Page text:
What is peak performance? We are in a state called "flow" and mind/body functioning is unified. Moment-to-moment decision making is fluid and precise and the outcomes feel effortless.
We don't have to be an Olympic athlete, or a concert pianist who has practiced 10,000 hours to experience peak performance. In any area of our lives--athletics, our jobs, cooking, even walking to work--we can cultivate the ease and harmony of our mind and body synchronized and at peace.
The key ingredient is our brains changing as Steve Kotler describes in his NY Times article:
The state emerges from a radical alteration in normal brain function. In flow, as attention heightens, the slower and energy-expensive extrinsic system (conscious processing) is swapped out for the far faster and more efficient processing of the subconscious, intrinsic system. “It’s an efficiency exchange,” says American University in Beirut neuroscientist Arne Dietrich, who helped discover this phenomena. “We’re trading energy usually used for higher cognitive functions for heightened attention and awareness.”
How do we create peak performance? Here are tools available to anyone.
1. Neurofeedback Training
Scientists researching peak performance have found that the brain wave patterning changes when we go into the flow state. Our brains shift from the fast-moving beta wave of waking consciousness down to the far slower borderline between alpha and theta. In neurofeedback training, the automatic functioning brain is learning out to shift brain patterns in response to the here-and-now needs, rather than being stuck in patterns from the past.
Brianne Theisen-Eaton, Canadian Olympics competitor in track and field knew that the key to her success at Rio for gold (rather than the slivers she had won at worlds competitions) was mental. Her solution was to integrate biofeedback and neurofeedback into her training regimen.
“She [team's sports psychologist] literally places things on my head that read my brain waves, and it gets my body temperature, my skin conductances, respiration and all this stuff,” Brianne said. “You play these games where you have to learn what focus is for you. And once you get the focus, there are hard numbers that prove it.” Read article
U.S. Beach Volleyball Olympian Kerri Walsh-Jennings after the birth of her second child started neurofeedback in Los Angeles as part of her mental training to create more flow state. "My training has always focused on physical agility but brain training helps sharpen my mental agility as well," she says. Read article
Using neurofeedback for peak performance is not just for elite atheletes. That ability of the brain to change states based on changing needs in any given moment, whether it's tuning in and having undistracted focus on how the body needs to perform in a competition or on homework or a work assignment, the key is the brain's ability to tune into present needs and then change states to brain patterning appropriate for the current task. That's what the automatic functioning brain learns through a series of neurofeedback sessions. Watch a video explanation.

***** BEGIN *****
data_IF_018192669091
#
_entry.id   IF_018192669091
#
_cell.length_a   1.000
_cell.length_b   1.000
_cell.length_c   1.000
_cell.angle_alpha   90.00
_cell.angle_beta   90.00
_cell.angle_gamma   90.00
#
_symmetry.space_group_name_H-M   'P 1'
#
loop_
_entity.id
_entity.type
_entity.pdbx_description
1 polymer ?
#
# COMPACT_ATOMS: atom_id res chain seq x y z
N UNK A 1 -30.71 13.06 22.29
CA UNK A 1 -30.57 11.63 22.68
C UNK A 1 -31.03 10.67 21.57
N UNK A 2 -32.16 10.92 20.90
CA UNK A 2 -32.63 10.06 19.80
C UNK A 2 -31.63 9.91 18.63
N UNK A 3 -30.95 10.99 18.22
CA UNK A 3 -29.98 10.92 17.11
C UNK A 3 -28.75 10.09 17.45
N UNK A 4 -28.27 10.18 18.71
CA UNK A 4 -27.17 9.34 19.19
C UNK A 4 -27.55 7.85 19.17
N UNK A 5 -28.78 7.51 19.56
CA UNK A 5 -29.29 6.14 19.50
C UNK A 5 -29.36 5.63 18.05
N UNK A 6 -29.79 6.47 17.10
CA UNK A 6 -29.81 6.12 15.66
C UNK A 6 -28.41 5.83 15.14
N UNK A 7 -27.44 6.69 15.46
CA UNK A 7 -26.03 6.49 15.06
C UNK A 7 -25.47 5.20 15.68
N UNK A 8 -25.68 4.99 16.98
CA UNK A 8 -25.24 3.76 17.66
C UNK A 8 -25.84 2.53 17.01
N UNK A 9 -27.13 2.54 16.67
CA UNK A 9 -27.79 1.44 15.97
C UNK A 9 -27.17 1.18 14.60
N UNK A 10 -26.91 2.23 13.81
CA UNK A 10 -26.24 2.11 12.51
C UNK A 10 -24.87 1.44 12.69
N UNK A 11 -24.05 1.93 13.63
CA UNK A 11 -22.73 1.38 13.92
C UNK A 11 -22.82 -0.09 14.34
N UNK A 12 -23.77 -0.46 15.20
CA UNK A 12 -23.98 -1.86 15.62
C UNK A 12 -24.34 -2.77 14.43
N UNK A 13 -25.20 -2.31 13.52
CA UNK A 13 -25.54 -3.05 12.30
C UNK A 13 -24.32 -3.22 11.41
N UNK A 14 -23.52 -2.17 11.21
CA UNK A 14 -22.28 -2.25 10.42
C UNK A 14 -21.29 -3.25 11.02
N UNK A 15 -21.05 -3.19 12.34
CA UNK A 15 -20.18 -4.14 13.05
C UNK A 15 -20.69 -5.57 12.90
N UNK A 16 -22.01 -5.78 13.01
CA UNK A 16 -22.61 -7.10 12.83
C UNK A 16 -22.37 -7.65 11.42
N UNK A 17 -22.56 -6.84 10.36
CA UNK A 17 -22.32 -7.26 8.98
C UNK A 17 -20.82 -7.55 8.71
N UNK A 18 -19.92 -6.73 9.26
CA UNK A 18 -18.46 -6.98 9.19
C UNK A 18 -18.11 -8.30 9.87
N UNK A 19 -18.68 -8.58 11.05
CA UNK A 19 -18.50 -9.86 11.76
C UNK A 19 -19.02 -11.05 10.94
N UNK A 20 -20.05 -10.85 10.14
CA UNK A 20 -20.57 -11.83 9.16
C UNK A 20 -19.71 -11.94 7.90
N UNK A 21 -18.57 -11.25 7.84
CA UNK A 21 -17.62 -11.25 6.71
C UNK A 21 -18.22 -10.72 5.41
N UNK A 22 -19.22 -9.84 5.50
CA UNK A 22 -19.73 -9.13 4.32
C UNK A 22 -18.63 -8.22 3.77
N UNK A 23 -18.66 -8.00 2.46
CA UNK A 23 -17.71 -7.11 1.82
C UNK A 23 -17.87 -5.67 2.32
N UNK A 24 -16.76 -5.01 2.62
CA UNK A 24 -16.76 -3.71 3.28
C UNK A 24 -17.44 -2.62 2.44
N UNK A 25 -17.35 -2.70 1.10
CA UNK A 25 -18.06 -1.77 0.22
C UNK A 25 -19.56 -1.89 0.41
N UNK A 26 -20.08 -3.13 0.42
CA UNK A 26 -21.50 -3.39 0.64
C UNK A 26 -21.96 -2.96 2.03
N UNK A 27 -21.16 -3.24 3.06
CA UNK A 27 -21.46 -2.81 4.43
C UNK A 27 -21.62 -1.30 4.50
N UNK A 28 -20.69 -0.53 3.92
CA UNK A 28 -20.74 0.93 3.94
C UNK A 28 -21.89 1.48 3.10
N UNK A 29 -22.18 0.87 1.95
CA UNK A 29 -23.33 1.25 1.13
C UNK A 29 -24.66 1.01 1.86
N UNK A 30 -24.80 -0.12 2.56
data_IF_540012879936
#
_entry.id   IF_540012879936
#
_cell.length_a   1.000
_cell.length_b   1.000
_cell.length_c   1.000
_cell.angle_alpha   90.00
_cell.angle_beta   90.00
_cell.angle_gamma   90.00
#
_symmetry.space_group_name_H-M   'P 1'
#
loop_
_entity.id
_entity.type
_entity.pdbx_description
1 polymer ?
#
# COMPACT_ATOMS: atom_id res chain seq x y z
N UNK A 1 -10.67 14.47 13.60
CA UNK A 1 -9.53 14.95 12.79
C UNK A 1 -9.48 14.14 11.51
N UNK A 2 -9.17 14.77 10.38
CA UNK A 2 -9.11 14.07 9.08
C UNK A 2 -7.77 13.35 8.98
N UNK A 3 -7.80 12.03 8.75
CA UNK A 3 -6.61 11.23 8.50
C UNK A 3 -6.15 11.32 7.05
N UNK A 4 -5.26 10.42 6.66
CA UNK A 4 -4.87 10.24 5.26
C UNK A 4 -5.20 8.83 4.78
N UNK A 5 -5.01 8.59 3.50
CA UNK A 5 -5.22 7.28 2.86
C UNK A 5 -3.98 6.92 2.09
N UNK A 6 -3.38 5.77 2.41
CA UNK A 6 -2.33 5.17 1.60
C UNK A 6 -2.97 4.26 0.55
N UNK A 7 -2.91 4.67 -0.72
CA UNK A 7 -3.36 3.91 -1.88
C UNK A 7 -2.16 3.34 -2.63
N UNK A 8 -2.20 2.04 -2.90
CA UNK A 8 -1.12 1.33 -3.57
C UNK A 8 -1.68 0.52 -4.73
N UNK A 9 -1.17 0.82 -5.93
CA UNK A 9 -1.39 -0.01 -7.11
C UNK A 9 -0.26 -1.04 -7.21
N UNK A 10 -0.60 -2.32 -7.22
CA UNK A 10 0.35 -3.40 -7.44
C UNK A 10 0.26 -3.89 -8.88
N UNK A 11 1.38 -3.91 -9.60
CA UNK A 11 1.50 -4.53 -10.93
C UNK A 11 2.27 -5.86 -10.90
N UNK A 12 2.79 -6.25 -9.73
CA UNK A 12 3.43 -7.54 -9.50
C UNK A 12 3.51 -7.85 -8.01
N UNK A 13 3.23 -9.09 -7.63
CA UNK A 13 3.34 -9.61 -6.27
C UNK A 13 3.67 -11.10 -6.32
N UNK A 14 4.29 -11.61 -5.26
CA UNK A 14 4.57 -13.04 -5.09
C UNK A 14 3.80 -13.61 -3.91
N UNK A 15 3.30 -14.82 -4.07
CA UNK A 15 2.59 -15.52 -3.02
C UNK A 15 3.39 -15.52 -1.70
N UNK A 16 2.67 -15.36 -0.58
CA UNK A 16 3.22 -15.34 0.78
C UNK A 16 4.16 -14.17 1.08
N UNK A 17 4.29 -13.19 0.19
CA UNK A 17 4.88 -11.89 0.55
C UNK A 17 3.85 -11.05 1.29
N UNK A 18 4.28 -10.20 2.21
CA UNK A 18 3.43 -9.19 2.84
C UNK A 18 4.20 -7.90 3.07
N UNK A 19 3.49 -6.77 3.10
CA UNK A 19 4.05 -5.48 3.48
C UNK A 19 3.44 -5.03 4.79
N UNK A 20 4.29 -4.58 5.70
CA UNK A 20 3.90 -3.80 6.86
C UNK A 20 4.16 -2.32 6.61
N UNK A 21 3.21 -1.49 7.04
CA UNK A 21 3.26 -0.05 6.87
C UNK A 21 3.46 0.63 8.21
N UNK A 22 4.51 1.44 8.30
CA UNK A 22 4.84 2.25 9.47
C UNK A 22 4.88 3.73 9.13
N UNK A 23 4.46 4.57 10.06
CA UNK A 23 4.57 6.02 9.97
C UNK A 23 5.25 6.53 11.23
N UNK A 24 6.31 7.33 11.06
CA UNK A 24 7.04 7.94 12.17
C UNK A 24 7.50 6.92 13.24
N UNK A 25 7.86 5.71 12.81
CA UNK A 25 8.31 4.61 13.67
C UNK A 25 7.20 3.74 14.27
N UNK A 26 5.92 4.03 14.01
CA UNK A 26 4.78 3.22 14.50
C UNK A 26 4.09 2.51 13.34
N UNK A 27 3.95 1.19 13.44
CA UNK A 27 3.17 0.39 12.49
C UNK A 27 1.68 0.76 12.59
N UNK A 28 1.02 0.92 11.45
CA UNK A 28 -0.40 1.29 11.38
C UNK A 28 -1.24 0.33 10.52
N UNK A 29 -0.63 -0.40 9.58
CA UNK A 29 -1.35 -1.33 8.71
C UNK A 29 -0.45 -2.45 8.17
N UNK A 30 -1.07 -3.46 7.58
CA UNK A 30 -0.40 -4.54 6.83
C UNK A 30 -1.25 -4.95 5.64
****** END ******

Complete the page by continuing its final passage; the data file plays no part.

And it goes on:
While neurofeedback costs money, there are biofeedback techniques (biofeedback defined as consciously altering your peripheral nervous system, such as breathing rate, to shift autonomic nervous system functioing) you can do to change your brain without spending a dollar.
Breathing technique to create cardiac coherence. When we shift our breathing we can lower our heart rate, which triggers the brain to come out of a stress response and into a relaxation response.
- Lie down or sit comfortably
- Have your eyes open with a stop watch in front of you. (Most smart phone alarms have a stop watch feature.)
- Slowly inhale for 5 seconds and slowly exhale for 5 seconds to create 10 second breath cycles. Repeating for 3-5 minutes total.
- Encourage the breath to come from lower in your abdomen rather than using shallow breathing. It sometimes takes a while to develop this skill so don't worry if your breathing is shallow at first.
3. Positive Self-talk
Studies on peak performing atheletes show that those who engage in a regular practice of positive self-talk outperformed athletes who did not have such practice. We all know what it feels like to be criticized for work versus when we are encouaged and valued. The key is whether we wait for comments from others or we actively talk to ourselves in a way that's positive, and accurate. And practicing quality self-talk improves our self-esteem and confidence.
Here's a practice to try once a day before you fall asleep:
- Note in your mind three things you did today where you made a good effort. Emphasizing effort over outcome is key to growing positive self-talk. We can't control outcomes but we can control how much effort we made.
- Use a warm and ecouraging tone in your mental self talk. As a helpful trick: if you are struggling to find a warm tone, imagine that you are speaking to an eight-year-old, note that tone then use it when describing the three areas in the day where you made good effort.
- Note in your mind three things that happened during the day that you appreciated our are grateful for. They do not need to be big in order to be effective. It can be as small as, appreciating the cool breeze as you walked to your car or a colleauge offering you coffee, or as big as a peace agreement being signed between two warring parties. The positive bio-chemical changes in the brain are created in either case.
Written by Natalie Baker, Advanced Certified NeurOptimal® Neurofeedback Trainer and Founder. Neurofeedback Training Co. is headquartered in NYC and has clinics in Manhattan, Los Angeles, and Boulder, Colorado. We offer in-office training as well as neurofeedback equipment for home use. Our clinic in New York is located close to Union Square at 80 E. 11th St #310, New York, NY 10003.